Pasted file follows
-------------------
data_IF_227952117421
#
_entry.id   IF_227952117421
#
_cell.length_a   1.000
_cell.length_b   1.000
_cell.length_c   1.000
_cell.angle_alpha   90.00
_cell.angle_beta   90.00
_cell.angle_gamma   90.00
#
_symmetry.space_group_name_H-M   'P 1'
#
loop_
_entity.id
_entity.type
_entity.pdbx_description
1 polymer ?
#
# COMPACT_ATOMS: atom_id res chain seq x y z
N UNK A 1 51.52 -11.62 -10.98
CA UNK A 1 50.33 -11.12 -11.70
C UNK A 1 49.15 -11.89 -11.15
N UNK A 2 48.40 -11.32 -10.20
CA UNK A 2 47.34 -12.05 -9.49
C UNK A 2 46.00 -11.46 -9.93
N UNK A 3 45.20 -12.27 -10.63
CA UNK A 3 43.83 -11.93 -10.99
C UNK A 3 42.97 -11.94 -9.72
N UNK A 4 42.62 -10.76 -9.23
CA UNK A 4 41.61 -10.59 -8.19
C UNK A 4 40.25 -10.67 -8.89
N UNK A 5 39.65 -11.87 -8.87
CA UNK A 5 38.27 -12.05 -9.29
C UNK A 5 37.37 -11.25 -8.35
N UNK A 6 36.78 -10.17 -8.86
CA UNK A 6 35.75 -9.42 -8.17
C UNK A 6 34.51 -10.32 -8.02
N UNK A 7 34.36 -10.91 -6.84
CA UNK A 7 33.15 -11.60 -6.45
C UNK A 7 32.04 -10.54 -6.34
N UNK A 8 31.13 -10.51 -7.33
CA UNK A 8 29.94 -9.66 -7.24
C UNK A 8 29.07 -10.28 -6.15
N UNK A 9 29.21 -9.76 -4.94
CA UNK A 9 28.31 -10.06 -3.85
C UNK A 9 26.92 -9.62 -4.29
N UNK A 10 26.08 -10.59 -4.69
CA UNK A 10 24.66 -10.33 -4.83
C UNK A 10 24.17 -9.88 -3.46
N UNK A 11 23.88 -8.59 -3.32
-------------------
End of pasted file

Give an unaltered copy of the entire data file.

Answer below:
data_IF_227952117421
#
_entry.id   IF_227952117421
#
_cell.length_a   1.000
_cell.length_b   1.000
_cell.length_c   1.000
_cell.angle_alpha   90.00
_cell.angle_beta   90.00
_cell.angle_gamma   90.00
#
_symmetry.space_group_name_H-M   'P 1'
#
loop_
_entity.id
_entity.type
_entity.pdbx_description
1 polymer ?
#
# COMPACT_ATOMS: atom_id res chain seq x y z
N UNK A 1 51.52 -11.62 -10.98
CA UNK A 1 50.33 -11.12 -11.70
C UNK A 1 49.15 -11.89 -11.15
N UNK A 2 48.40 -11.32 -10.20
CA UNK A 2 47.34 -12.05 -9.49
C UNK A 2 46.00 -11.46 -9.93
N UNK A 3 45.20 -12.27 -10.63
CA UNK A 3 43.83 -11.93 -10.99
C UNK A 3 42.97 -11.94 -9.72
N UNK A 4 42.62 -10.76 -9.23
CA UNK A 4 41.61 -10.59 -8.19
C UNK A 4 40.25 -10.67 -8.89
N UNK A 5 39.65 -11.87 -8.87
CA UNK A 5 38.27 -12.05 -9.29
C UNK A 5 37.37 -11.25 -8.35
N UNK A 6 36.78 -10.17 -8.86
CA UNK A 6 35.75 -9.42 -8.17
C UNK A 6 34.51 -10.32 -8.02
N UNK A 7 34.36 -10.91 -6.84
CA UNK A 7 33.15 -11.60 -6.45
C UNK A 7 32.04 -10.54 -6.34
N UNK A 8 31.13 -10.51 -7.33
CA UNK A 8 29.94 -9.66 -7.24
C UNK A 8 29.07 -10.28 -6.15
N UNK A 9 29.21 -9.76 -4.94
CA UNK A 9 28.31 -10.06 -3.85
C UNK A 9 26.92 -9.62 -4.29
N UNK A 10 26.08 -10.59 -4.69
CA UNK A 10 24.66 -10.33 -4.83
C UNK A 10 24.17 -9.88 -3.46
N UNK A 11 23.88 -8.59 -3.32